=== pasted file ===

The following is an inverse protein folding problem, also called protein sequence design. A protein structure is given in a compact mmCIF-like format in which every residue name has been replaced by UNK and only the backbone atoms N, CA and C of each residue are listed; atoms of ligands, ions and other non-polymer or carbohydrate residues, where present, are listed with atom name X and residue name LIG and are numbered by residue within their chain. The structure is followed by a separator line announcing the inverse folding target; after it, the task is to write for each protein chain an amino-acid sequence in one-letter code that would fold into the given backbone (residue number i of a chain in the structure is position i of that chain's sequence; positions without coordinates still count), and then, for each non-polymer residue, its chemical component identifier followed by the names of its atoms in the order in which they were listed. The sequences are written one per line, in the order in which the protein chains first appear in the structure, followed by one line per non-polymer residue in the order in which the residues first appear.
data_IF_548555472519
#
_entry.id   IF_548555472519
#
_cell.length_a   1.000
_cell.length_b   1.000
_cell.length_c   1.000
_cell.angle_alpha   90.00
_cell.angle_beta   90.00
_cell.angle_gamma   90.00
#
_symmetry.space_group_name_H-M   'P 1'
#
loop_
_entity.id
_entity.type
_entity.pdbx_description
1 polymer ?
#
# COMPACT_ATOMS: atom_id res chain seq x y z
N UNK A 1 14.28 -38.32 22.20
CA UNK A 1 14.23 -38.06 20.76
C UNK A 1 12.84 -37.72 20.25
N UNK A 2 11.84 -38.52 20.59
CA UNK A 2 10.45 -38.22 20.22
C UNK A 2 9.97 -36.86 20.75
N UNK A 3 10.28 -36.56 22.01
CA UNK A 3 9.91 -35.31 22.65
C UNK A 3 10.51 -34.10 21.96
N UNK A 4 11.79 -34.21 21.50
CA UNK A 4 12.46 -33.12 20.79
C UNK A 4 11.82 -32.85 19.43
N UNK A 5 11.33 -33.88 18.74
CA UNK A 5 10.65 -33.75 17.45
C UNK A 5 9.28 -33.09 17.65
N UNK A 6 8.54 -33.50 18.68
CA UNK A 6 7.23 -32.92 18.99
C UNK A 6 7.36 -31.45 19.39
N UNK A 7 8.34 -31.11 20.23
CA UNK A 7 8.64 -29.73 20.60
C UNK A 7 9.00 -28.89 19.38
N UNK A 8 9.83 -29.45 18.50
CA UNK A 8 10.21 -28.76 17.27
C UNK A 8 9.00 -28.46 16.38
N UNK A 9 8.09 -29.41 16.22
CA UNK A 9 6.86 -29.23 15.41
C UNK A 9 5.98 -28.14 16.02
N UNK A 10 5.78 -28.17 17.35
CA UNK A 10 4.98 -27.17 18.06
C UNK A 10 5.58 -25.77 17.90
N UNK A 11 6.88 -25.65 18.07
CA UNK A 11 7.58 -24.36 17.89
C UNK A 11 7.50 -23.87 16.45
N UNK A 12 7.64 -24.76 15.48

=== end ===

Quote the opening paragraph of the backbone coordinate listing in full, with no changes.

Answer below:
The following is an inverse protein folding problem, also called protein sequence design. A protein structure is given in a compact mmCIF-like format in which every residue name has been replaced by UNK and only the backbone atoms N, CA and C of each residue are listed; atoms of ligands, ions and other non-polymer or carbohydrate residues, where present, are listed with atom name X and residue name LIG and are numbered by residue within their chain. The structure is followed by a separator line announcing the inverse folding target; after it, the task is to write for each protein chain an amino-acid sequence in one-letter code that would fold into the given backbone (residue number i of a chain in the structure is position i of that chain's sequence; positions without coordinates still count), and then, for each non-polymer residue, its chemical component identifier followed by the names of its atoms in the order in which they were listed. The sequences are written one per line, in the order in which the protein chains first appear in the structure, followed by one line per non-polymer residue in the order in which the residues first appear.